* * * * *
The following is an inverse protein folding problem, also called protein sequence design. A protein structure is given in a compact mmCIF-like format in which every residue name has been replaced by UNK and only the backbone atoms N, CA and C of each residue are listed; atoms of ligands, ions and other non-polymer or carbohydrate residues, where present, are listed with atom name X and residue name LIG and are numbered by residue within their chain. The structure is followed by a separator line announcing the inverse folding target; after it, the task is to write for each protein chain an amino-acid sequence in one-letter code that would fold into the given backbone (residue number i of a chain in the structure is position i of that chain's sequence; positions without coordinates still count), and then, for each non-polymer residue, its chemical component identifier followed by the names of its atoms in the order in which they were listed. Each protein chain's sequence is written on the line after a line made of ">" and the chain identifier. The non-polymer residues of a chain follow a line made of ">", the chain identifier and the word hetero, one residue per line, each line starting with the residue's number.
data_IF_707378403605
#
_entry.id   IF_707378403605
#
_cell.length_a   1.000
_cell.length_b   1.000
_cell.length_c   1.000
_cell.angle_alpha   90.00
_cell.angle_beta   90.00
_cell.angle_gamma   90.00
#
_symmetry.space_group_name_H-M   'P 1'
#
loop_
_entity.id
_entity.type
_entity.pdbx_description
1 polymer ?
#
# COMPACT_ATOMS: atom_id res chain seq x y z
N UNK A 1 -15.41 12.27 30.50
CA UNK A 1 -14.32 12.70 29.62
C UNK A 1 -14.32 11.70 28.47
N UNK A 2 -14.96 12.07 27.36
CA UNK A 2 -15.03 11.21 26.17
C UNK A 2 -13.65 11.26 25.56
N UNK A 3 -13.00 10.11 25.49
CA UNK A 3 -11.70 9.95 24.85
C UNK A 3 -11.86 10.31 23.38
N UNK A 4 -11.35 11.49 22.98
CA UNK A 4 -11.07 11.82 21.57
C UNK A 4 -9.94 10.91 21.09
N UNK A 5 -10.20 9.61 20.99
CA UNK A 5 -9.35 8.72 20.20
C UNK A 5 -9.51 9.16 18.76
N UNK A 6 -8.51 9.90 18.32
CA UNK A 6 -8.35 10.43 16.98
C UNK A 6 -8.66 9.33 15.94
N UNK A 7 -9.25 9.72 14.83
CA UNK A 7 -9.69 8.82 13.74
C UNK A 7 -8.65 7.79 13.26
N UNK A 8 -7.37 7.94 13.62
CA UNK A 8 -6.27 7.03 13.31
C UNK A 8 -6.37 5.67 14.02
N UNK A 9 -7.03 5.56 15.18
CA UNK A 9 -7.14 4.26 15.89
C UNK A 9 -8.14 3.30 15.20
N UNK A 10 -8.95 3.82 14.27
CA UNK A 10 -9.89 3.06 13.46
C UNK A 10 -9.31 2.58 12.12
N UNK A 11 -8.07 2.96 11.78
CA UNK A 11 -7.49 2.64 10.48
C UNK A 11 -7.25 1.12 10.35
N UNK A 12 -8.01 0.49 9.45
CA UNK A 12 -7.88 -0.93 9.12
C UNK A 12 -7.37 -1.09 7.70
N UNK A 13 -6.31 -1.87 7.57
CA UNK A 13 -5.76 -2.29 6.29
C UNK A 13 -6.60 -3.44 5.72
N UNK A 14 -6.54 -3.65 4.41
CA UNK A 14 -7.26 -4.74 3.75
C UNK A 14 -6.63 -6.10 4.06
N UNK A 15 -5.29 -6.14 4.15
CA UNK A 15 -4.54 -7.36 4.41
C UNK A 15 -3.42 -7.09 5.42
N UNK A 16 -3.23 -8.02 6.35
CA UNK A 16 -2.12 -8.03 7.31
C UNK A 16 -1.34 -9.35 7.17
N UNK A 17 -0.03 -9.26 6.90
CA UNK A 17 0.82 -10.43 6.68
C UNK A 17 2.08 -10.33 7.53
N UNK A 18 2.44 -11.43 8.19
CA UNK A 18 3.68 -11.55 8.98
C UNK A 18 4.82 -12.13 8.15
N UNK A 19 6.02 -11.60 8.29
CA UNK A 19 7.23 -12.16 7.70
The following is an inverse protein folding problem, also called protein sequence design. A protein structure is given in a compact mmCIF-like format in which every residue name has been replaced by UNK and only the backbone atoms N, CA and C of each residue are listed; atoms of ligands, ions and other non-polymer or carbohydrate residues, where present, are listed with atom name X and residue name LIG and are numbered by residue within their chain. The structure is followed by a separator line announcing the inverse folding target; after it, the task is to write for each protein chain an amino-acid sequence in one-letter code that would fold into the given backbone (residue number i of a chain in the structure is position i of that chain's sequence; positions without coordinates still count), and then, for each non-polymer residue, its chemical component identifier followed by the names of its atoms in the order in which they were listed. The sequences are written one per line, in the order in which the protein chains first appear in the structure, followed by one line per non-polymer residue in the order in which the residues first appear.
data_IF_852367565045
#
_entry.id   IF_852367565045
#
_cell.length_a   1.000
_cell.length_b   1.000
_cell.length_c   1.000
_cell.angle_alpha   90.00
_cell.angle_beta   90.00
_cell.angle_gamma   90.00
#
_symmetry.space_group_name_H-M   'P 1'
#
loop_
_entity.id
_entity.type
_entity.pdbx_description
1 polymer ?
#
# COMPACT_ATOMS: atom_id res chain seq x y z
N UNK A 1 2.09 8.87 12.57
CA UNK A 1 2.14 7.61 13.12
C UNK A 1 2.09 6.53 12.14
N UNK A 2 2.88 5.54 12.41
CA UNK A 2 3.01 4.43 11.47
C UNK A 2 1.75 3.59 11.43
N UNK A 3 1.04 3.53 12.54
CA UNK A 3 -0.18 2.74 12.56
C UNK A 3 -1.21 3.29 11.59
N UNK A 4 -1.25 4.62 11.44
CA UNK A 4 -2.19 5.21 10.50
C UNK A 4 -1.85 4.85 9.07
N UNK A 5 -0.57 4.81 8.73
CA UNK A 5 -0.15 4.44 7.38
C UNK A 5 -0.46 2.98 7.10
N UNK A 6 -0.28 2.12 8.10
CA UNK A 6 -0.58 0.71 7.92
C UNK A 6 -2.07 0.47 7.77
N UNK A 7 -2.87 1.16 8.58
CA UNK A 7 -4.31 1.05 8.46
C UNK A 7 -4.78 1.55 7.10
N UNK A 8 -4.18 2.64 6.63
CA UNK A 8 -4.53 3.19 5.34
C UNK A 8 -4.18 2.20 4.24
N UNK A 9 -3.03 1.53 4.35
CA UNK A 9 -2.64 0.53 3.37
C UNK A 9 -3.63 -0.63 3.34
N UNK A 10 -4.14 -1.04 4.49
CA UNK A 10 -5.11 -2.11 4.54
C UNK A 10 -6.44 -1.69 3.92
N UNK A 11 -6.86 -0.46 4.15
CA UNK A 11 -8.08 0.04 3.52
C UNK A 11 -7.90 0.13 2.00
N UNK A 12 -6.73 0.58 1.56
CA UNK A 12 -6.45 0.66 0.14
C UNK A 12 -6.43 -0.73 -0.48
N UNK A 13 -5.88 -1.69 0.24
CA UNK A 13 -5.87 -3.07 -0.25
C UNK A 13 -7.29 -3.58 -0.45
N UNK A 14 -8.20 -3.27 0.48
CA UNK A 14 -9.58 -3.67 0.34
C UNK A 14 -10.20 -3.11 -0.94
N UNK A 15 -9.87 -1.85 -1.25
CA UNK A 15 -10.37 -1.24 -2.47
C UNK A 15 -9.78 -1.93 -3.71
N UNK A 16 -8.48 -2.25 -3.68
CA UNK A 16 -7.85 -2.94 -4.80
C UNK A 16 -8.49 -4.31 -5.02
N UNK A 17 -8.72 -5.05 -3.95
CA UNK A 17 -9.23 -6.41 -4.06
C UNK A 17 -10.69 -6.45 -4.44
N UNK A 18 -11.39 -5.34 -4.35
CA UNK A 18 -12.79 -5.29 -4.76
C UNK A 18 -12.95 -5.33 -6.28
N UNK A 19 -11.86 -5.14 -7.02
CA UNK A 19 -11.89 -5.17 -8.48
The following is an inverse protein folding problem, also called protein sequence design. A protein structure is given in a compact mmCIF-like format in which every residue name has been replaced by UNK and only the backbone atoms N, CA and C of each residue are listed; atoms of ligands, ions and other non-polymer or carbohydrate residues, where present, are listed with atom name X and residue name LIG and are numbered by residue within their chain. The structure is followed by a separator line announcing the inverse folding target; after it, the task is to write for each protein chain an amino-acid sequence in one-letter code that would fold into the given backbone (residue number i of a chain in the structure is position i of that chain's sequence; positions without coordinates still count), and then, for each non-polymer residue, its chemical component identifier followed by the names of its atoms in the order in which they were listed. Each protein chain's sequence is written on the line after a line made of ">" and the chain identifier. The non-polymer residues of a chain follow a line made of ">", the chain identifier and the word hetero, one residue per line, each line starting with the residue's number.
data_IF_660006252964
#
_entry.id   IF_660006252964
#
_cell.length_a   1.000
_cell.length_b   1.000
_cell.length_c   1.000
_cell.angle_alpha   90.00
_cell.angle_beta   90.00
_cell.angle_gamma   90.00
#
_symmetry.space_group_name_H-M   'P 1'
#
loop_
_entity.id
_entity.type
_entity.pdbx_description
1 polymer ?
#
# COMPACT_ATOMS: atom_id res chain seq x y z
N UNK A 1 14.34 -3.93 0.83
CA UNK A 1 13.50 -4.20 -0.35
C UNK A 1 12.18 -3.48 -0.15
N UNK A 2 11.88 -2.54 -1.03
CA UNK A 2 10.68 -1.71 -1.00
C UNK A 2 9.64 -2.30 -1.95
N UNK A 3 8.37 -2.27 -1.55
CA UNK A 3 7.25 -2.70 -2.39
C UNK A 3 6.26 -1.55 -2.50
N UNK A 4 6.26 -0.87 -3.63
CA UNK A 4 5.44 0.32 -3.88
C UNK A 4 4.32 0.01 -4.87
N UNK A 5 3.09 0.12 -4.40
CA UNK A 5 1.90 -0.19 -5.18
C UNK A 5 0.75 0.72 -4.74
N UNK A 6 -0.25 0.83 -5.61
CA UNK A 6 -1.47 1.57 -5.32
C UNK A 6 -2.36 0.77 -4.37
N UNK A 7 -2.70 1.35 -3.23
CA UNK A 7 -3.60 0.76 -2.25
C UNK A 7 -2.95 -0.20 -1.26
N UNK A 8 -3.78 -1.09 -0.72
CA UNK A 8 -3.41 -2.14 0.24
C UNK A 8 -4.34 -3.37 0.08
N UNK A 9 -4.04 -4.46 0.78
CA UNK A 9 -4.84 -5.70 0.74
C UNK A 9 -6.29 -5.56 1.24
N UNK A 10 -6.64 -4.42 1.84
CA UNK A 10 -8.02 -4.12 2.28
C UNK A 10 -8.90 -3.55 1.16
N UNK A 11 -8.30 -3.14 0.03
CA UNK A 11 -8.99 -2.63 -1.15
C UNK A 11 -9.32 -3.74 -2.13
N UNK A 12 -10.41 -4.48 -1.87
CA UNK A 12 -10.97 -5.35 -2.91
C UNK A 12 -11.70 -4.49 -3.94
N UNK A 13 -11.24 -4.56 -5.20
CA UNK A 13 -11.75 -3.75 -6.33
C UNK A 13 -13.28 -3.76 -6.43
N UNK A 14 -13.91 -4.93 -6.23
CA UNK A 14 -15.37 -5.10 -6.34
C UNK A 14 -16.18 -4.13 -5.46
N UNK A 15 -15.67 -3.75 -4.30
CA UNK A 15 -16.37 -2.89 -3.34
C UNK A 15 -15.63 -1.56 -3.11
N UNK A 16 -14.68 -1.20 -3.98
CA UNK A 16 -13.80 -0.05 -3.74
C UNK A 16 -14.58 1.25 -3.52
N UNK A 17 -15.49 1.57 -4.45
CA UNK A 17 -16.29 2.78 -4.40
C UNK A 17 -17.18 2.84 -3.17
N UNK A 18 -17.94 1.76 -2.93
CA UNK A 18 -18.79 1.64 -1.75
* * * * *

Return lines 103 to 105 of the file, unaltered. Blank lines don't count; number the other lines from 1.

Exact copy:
CA UNK A 2 3.01 4.43 11.47
C UNK A 2 1.75 3.59 11.43
N UNK A 3 1.04 3.53 12.54